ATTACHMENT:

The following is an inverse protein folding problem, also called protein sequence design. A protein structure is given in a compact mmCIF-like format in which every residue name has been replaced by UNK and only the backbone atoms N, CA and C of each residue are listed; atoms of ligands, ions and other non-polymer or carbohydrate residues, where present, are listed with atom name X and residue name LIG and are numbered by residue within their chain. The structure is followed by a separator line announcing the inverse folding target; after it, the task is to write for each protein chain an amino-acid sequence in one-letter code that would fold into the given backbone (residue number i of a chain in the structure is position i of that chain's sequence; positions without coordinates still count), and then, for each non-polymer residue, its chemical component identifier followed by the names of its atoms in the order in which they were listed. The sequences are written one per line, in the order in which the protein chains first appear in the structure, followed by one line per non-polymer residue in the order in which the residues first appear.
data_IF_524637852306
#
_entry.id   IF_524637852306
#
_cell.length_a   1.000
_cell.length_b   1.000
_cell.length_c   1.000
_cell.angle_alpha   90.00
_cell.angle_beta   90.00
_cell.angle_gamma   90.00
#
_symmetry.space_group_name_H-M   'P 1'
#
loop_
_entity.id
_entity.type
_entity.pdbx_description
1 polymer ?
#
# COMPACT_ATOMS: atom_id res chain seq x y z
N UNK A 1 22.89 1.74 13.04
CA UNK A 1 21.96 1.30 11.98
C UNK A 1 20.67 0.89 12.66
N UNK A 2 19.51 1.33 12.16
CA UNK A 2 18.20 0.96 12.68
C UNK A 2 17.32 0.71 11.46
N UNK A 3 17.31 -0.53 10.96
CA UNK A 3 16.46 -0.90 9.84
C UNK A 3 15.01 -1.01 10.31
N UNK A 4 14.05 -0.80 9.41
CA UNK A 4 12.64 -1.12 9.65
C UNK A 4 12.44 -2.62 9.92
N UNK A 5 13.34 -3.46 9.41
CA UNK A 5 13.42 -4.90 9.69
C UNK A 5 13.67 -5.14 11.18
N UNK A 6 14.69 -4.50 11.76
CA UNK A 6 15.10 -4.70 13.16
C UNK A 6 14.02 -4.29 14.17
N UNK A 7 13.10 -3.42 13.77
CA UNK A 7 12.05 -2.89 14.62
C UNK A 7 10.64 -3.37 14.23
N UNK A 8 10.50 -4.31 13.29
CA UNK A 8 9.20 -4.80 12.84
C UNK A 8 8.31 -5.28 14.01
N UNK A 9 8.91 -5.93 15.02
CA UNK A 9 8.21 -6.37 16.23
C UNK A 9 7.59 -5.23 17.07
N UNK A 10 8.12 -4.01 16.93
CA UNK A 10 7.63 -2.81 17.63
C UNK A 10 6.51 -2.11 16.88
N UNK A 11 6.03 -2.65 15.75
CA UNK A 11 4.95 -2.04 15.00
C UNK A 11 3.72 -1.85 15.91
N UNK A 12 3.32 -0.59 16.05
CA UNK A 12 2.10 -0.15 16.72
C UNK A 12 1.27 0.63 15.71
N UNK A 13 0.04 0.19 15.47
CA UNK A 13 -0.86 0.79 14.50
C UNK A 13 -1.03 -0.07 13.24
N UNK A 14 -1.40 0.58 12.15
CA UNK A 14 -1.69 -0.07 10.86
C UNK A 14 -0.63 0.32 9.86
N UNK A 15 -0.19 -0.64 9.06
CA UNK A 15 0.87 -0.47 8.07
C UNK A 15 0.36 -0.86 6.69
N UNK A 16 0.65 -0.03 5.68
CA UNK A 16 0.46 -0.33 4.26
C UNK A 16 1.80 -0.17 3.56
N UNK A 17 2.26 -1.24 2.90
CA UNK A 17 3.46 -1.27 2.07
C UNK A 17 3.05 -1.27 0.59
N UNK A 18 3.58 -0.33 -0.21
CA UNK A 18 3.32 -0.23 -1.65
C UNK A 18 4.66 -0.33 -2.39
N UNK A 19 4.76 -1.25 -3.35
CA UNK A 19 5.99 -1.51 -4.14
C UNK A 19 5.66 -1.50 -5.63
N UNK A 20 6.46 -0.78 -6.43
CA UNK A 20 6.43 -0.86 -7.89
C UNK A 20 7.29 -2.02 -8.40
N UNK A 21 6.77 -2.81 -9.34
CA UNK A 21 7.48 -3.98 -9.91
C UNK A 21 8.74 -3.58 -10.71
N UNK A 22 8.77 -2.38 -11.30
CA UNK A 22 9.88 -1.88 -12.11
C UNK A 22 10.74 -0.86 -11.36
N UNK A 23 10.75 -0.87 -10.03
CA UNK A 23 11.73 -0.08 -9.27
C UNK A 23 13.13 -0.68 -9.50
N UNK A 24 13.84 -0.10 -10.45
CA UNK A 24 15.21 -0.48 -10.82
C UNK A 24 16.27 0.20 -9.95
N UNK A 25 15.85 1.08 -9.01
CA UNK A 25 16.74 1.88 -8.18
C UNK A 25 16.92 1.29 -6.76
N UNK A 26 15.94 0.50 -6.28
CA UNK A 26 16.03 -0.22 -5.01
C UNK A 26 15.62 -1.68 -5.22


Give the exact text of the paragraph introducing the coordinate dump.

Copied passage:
The following is an inverse protein folding problem, also called protein sequence design. A protein structure is given in a compact mmCIF-like format in which every residue name has been replaced by UNK and only the backbone atoms N, CA and C of each residue are listed; atoms of ligands, ions and other non-polymer or carbohydrate residues, where present, are listed with atom name X and residue name LIG and are numbered by residue within their chain. The structure is followed by a separator line announcing the inverse folding target; after it, the task is to write for each protein chain an amino-acid sequence in one-letter code that would fold into the given backbone (residue number i of a chain in the structure is position i of that chain's sequence; positions without coordinates still count), and then, for each non-polymer residue, its chemical component identifier followed by the names of its atoms in the order in which they were listed. The sequences are written one per line, in the order in which the protein chains first appear in the structure, followed by one line per non-polymer residue in the order in which the residues first appear.